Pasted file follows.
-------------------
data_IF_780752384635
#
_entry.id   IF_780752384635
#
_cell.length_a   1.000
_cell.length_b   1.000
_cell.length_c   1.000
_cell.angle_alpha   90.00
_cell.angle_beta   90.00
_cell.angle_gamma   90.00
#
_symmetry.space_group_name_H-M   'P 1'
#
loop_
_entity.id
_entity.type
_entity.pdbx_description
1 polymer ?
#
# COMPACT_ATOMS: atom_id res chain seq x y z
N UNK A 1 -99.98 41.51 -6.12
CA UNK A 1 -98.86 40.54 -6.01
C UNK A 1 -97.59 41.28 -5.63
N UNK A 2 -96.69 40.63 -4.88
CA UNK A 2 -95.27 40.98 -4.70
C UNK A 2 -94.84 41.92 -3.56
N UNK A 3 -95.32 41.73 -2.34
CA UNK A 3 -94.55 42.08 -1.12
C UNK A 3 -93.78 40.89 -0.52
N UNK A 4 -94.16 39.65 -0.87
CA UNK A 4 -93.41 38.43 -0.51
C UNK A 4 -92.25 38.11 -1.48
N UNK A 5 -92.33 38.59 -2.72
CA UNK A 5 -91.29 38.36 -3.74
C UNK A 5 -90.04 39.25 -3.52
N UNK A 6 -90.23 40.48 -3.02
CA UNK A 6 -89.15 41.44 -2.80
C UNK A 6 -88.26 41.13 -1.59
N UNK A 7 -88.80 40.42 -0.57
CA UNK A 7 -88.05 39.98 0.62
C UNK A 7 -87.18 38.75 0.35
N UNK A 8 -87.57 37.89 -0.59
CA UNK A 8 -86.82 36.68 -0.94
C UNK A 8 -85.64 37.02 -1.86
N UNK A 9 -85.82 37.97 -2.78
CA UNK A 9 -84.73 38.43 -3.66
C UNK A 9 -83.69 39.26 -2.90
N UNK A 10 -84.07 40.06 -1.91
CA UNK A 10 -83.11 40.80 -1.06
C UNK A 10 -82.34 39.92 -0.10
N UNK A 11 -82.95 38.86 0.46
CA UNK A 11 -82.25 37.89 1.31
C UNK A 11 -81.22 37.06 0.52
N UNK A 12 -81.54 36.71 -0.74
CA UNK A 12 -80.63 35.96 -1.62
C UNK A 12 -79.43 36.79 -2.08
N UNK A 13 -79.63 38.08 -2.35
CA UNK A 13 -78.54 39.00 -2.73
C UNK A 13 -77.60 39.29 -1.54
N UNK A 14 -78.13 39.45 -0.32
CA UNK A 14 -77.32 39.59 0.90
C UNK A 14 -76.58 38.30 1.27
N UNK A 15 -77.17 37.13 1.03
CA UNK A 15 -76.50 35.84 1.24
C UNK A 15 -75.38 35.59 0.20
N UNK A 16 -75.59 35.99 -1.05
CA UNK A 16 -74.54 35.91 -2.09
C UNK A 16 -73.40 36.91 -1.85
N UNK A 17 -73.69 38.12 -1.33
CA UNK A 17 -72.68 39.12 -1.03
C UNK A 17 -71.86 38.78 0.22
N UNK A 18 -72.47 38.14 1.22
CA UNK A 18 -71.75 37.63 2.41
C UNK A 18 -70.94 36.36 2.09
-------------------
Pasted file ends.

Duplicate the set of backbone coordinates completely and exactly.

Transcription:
data_IF_780752384635
#
_entry.id   IF_780752384635
#
_cell.length_a   1.000
_cell.length_b   1.000
_cell.length_c   1.000
_cell.angle_alpha   90.00
_cell.angle_beta   90.00
_cell.angle_gamma   90.00
#
_symmetry.space_group_name_H-M   'P 1'
#
loop_
_entity.id
_entity.type
_entity.pdbx_description
1 polymer ?
#
# COMPACT_ATOMS: atom_id res chain seq x y z
N UNK A 1 -99.98 41.51 -6.12
CA UNK A 1 -98.86 40.54 -6.01
C UNK A 1 -97.59 41.28 -5.63
N UNK A 2 -96.69 40.63 -4.88
CA UNK A 2 -95.27 40.98 -4.70
C UNK A 2 -94.84 41.92 -3.56
N UNK A 3 -95.32 41.73 -2.34
CA UNK A 3 -94.55 42.08 -1.12
C UNK A 3 -93.78 40.89 -0.52
N UNK A 4 -94.16 39.65 -0.87
CA UNK A 4 -93.41 38.43 -0.51
C UNK A 4 -92.25 38.11 -1.48
N UNK A 5 -92.33 38.59 -2.72
CA UNK A 5 -91.29 38.36 -3.74
C UNK A 5 -90.04 39.25 -3.52
N UNK A 6 -90.23 40.48 -3.02
CA UNK A 6 -89.15 41.44 -2.80
C UNK A 6 -88.26 41.13 -1.59
N UNK A 7 -88.80 40.42 -0.57
CA UNK A 7 -88.05 39.98 0.62
C UNK A 7 -87.18 38.75 0.35
N UNK A 8 -87.57 37.89 -0.59
CA UNK A 8 -86.82 36.68 -0.94
C UNK A 8 -85.64 37.02 -1.86
N UNK A 9 -85.82 37.97 -2.78
CA UNK A 9 -84.73 38.43 -3.66
C UNK A 9 -83.69 39.26 -2.90
N UNK A 10 -84.07 40.06 -1.91
CA UNK A 10 -83.11 40.80 -1.06
C UNK A 10 -82.34 39.92 -0.10
N UNK A 11 -82.95 38.86 0.46
CA UNK A 11 -82.25 37.89 1.31
C UNK A 11 -81.22 37.06 0.52
N UNK A 12 -81.54 36.71 -0.74
CA UNK A 12 -80.63 35.96 -1.62
C UNK A 12 -79.43 36.79 -2.08
N UNK A 13 -79.63 38.08 -2.35
CA UNK A 13 -78.54 39.00 -2.73
C UNK A 13 -77.60 39.29 -1.54
N UNK A 14 -78.13 39.45 -0.32
CA UNK A 14 -77.32 39.59 0.90
C UNK A 14 -76.58 38.30 1.27
N UNK A 15 -77.17 37.13 1.03
CA UNK A 15 -76.50 35.84 1.24
C UNK A 15 -75.38 35.59 0.20
N UNK A 16 -75.59 35.99 -1.05
CA UNK A 16 -74.54 35.91 -2.09
C UNK A 16 -73.40 36.91 -1.85
N UNK A 17 -73.69 38.12 -1.33
CA UNK A 17 -72.68 39.12 -1.03
C UNK A 17 -71.86 38.78 0.22
N UNK A 18 -72.47 38.14 1.22
CA UNK A 18 -71.75 37.63 2.41
C UNK A 18 -70.94 36.36 2.09